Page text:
Another advantage of transport on foot tracks is that these transporters can use the small wire bridges which are popular in Nepal’s hilly area and mountains. No need to create much more expensive, heavy-weight bridges for cars.

I’m not saying that constructing such a robot is simple, but it is much simpler than building one for full-scale city traffic. It can completely avoid roads, since there is always a footpath available in Nepal as an alternative route.

3. Design details

I propose it would be a transporter built with bicycle parts like an electric cargo quadracycle, but without a place for a rider. And since standard bicycle parts are used, maintenance and repairs are simple and cheap. For example, wheels should be standard 26" mountain bike wheels. These vehicles will be slow (say 3 km/h uphill, 8 km/h on flat terrain, up to 15 km/h downhill) and can carry much less than trucks, but since they are autonomous, they can drive all day and even through the night (at least the way back downhill, and also uphill if having access to grid-connected charging stations in houses along the way). Also, even with modern jeeps but safe driving you get hardly 8-10 km/h when offroad driving on “roads” in Nepal’s hills (been there, done that) – so the autonomous vehicles will be just a bit slower given that they can shortcut the road with footpaths.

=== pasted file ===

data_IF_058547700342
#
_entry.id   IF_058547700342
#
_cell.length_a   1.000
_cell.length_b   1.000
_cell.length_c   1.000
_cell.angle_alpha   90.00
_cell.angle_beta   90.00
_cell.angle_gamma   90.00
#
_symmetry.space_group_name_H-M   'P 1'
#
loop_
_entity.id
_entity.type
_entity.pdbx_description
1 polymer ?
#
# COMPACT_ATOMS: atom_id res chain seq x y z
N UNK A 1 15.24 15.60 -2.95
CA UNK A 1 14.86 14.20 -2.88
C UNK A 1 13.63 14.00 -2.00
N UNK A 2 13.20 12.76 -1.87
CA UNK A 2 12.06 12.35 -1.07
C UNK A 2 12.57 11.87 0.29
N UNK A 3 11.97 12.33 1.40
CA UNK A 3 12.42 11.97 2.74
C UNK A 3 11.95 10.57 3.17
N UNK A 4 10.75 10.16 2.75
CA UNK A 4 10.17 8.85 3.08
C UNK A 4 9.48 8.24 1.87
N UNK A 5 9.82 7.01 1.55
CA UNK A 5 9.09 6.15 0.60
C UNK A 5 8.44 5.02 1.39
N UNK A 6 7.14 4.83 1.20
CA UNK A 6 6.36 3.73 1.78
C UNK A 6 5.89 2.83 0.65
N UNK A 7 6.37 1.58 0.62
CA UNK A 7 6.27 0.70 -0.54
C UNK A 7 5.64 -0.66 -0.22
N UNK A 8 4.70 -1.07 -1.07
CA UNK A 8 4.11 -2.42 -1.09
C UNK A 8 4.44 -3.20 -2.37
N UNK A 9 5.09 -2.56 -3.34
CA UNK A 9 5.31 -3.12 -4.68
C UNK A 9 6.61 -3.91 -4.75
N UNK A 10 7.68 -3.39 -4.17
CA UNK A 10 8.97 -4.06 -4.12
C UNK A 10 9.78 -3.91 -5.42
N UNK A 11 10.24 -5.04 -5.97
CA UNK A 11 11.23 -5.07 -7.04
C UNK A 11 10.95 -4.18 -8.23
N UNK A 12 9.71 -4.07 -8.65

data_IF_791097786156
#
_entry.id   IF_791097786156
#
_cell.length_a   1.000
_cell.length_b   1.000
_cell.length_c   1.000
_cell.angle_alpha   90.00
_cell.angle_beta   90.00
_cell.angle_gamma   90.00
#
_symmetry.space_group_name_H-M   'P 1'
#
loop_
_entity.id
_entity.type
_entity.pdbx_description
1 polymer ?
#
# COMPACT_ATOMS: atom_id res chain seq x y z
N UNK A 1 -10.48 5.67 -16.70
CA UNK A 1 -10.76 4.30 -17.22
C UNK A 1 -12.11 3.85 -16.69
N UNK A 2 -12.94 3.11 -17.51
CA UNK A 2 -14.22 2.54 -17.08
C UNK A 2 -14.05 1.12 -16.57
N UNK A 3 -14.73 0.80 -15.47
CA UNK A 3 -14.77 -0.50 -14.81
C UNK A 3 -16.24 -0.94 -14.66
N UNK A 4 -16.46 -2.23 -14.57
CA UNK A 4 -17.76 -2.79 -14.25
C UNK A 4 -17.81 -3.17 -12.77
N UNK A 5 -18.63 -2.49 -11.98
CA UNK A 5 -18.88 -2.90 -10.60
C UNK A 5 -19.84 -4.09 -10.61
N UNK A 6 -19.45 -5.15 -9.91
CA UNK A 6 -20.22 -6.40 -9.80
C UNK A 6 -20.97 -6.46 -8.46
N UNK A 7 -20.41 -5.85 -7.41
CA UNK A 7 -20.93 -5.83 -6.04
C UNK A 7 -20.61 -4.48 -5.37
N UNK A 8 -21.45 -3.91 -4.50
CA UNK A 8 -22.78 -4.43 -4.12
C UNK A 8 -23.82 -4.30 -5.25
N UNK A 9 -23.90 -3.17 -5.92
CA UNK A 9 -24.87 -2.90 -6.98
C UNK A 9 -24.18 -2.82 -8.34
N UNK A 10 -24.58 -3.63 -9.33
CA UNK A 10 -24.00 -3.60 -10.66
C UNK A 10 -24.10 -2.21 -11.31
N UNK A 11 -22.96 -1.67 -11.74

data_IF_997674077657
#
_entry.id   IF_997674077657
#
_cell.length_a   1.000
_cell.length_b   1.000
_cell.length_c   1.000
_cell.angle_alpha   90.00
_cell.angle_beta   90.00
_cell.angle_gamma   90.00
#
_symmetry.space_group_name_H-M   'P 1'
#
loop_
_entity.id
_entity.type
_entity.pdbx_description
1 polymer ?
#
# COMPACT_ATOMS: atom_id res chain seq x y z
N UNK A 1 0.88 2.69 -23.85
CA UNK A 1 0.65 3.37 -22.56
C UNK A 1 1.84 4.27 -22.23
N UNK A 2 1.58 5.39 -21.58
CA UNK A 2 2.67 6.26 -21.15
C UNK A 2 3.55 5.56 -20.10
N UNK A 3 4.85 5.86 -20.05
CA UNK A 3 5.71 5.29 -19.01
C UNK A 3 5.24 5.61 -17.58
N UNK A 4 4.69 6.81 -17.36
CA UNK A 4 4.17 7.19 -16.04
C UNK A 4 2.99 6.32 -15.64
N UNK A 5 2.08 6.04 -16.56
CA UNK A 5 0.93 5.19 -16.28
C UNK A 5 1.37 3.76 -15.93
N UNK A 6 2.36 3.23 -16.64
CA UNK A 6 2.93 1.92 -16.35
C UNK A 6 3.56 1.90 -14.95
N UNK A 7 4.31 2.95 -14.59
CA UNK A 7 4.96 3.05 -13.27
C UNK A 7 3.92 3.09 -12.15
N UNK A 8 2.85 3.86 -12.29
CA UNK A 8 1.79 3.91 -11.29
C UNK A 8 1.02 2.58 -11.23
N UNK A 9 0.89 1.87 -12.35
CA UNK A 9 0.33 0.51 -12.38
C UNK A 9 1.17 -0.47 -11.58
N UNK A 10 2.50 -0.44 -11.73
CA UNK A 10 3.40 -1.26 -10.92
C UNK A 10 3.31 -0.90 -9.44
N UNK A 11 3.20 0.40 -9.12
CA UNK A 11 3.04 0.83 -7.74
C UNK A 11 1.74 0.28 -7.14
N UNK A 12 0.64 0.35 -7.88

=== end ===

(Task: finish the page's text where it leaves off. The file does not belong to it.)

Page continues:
It will be powered by a relatively small Li-Ion battery and recharge with photovoltaic cells that it carries as a roll with it, and deploys on the roadside in sunny spots when it has to charge. (Alternatively, there could be charging stations every few kilometers, but that is less flexible and more expensive for the first few vehicles.) Frequent charging stops are not a problem when transportation is automated.

For energy storage, free, used 18650 Li-Ion cells harvested from notebook batteries, powertool batteries and the like are a more affordable and more economic solution than ultracapacitors – it is more economical even though ultracaps do not wear down. Because to cover 1 km between charging stations at 17% slope uphill with a 80 kg total weight bicycle, about 33 Wh are needed, which cost 430 EUR in supercapacitors at 13 EUR/Wh. Li-Ion cells on the other hand are free when harvesting used ones, and can be used for 1000-2000 cycles if charging to only 3.92 V/cell. Assuming 1500 cycles and one cycles per day on average, that’s 4-5 years on one battery pack until it degraded to 70% its original capacity (and even then, it can still be used).